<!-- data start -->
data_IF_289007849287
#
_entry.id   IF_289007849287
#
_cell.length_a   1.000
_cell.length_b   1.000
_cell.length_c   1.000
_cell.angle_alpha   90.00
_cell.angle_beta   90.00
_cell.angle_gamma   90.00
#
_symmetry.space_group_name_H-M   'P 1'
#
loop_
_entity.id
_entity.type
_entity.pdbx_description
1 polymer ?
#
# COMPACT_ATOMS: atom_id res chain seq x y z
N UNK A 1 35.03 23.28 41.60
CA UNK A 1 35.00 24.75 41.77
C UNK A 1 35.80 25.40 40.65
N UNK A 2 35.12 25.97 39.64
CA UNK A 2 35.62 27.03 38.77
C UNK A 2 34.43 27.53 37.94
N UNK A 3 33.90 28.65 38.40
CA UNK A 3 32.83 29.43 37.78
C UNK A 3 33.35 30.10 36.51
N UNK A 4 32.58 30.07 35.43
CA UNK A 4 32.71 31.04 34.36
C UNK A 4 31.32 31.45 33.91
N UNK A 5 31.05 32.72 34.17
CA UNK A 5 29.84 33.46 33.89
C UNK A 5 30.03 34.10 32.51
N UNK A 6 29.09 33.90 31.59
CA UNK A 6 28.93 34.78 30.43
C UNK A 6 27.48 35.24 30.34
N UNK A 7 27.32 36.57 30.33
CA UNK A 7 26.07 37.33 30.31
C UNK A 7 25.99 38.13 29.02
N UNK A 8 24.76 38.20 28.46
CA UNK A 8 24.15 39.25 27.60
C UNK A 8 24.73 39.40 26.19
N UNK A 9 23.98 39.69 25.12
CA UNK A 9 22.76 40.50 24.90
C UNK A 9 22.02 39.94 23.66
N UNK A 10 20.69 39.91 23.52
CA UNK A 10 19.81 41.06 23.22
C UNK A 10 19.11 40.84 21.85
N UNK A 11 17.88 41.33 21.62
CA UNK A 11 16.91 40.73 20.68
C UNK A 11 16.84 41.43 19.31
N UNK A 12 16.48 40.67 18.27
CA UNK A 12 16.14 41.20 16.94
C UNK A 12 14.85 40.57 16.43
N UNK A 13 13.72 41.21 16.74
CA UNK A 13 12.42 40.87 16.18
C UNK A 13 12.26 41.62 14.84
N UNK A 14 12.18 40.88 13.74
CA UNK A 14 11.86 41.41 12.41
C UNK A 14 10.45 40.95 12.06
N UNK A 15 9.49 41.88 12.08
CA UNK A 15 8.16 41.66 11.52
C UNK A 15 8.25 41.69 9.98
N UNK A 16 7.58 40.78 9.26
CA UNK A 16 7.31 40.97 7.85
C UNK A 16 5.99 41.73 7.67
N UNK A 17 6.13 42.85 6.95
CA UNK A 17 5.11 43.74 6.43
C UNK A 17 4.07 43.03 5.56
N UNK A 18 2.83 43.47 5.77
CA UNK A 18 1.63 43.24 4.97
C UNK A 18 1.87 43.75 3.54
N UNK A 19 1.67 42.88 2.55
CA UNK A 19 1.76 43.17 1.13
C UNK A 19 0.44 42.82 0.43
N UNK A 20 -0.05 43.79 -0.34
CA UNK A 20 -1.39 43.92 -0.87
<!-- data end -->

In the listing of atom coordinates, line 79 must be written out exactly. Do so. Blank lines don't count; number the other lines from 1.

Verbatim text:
CA UNK A 20 -1.39 43.92 -0.87